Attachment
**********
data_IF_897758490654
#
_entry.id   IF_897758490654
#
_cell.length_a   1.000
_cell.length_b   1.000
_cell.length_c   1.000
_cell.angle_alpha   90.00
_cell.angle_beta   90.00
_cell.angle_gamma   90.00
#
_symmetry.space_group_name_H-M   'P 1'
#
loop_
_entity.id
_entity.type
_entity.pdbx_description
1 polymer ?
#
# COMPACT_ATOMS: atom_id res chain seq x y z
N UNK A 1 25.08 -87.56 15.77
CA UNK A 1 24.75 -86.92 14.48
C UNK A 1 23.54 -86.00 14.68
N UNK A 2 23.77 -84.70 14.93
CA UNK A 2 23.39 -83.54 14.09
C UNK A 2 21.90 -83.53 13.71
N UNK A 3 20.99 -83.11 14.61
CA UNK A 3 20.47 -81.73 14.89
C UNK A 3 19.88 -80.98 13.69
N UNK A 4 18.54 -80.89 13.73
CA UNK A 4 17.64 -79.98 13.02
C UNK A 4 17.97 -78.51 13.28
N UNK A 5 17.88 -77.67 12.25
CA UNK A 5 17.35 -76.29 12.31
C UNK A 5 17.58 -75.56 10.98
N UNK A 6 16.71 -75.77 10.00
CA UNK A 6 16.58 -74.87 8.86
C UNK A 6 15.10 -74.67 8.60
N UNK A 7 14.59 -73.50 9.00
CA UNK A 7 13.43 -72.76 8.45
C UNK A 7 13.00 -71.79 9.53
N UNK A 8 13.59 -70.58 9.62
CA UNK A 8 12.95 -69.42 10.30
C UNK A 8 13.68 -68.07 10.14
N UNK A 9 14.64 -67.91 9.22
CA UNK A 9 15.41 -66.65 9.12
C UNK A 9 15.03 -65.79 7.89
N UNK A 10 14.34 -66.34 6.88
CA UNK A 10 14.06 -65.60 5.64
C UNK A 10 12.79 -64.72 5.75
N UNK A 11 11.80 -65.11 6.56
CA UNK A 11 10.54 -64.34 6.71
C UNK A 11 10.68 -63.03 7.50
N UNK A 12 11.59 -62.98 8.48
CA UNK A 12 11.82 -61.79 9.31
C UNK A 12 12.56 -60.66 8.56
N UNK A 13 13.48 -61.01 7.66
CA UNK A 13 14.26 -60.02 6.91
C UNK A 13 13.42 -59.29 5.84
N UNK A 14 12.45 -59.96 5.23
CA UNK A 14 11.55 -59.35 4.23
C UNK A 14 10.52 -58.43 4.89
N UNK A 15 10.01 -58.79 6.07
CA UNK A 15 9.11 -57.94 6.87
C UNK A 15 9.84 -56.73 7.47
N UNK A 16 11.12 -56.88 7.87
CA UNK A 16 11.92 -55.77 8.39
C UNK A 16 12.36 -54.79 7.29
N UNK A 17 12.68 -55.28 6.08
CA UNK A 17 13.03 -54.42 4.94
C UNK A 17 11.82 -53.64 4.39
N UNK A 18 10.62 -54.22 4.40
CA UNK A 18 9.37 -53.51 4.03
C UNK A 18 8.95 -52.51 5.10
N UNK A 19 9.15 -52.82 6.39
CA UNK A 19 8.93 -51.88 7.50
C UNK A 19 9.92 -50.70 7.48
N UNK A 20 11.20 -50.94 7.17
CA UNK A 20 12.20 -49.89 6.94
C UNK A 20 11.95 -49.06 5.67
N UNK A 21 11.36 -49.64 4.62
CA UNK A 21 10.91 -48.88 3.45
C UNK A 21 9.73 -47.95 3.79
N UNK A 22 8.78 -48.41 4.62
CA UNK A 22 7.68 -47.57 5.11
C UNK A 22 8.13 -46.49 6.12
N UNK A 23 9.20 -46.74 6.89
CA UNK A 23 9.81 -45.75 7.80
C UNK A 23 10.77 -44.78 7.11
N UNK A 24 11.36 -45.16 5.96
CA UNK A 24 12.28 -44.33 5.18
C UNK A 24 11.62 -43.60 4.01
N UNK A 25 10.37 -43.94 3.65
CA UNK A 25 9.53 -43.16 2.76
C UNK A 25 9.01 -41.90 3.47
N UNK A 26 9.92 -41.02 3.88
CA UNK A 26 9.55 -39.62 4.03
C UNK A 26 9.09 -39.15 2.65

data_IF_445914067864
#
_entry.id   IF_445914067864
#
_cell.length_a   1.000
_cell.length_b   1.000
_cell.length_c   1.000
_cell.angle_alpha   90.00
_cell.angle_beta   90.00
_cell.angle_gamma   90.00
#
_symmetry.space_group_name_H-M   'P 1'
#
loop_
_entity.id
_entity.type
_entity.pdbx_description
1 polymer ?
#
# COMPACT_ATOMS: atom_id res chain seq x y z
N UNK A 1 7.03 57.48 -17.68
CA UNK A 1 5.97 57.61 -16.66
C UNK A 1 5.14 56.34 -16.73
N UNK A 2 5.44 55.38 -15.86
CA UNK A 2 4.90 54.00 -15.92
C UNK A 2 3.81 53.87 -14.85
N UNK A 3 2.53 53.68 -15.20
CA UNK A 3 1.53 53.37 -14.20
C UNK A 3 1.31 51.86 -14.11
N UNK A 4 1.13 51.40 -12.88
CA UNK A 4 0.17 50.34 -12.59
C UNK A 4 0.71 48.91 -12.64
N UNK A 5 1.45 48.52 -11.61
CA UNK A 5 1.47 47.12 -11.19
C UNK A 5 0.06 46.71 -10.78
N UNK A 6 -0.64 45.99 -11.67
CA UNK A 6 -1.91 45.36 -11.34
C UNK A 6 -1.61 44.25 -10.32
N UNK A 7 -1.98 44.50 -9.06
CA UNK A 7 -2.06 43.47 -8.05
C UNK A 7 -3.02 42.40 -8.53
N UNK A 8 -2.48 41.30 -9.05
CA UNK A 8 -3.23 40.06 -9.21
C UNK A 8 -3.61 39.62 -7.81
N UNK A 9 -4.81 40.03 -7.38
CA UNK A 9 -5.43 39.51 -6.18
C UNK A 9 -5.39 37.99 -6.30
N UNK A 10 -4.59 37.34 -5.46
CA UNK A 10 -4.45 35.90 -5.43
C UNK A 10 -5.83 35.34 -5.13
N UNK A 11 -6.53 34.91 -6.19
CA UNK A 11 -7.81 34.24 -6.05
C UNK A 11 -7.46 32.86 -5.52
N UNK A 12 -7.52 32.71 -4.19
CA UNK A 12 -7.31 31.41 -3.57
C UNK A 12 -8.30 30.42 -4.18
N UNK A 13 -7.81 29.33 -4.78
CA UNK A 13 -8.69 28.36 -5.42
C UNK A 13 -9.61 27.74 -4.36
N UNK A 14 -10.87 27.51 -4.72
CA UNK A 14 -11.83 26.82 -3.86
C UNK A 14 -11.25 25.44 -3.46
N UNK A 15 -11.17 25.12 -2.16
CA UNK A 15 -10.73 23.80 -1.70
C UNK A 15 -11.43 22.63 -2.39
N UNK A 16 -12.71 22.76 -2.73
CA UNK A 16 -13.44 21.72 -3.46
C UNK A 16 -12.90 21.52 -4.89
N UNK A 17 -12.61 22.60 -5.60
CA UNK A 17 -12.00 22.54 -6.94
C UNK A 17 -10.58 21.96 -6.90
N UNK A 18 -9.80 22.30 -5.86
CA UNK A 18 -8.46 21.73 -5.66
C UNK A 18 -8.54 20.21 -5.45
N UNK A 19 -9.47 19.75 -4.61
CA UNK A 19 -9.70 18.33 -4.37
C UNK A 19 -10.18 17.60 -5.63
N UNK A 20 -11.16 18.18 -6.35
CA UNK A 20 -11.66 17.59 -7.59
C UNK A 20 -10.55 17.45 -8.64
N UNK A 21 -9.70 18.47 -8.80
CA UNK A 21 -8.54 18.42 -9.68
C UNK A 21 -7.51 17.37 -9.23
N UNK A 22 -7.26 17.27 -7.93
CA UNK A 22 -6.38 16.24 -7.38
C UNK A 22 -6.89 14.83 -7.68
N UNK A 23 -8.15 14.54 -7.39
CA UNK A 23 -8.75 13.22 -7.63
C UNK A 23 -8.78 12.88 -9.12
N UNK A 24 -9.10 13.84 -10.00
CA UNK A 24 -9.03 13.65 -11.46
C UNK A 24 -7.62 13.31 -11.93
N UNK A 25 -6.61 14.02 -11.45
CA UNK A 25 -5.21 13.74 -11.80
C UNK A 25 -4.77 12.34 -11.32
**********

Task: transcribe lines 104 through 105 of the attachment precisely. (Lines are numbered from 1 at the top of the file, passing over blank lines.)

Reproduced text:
_cell.length_b   1.000
_cell.length_c   1.000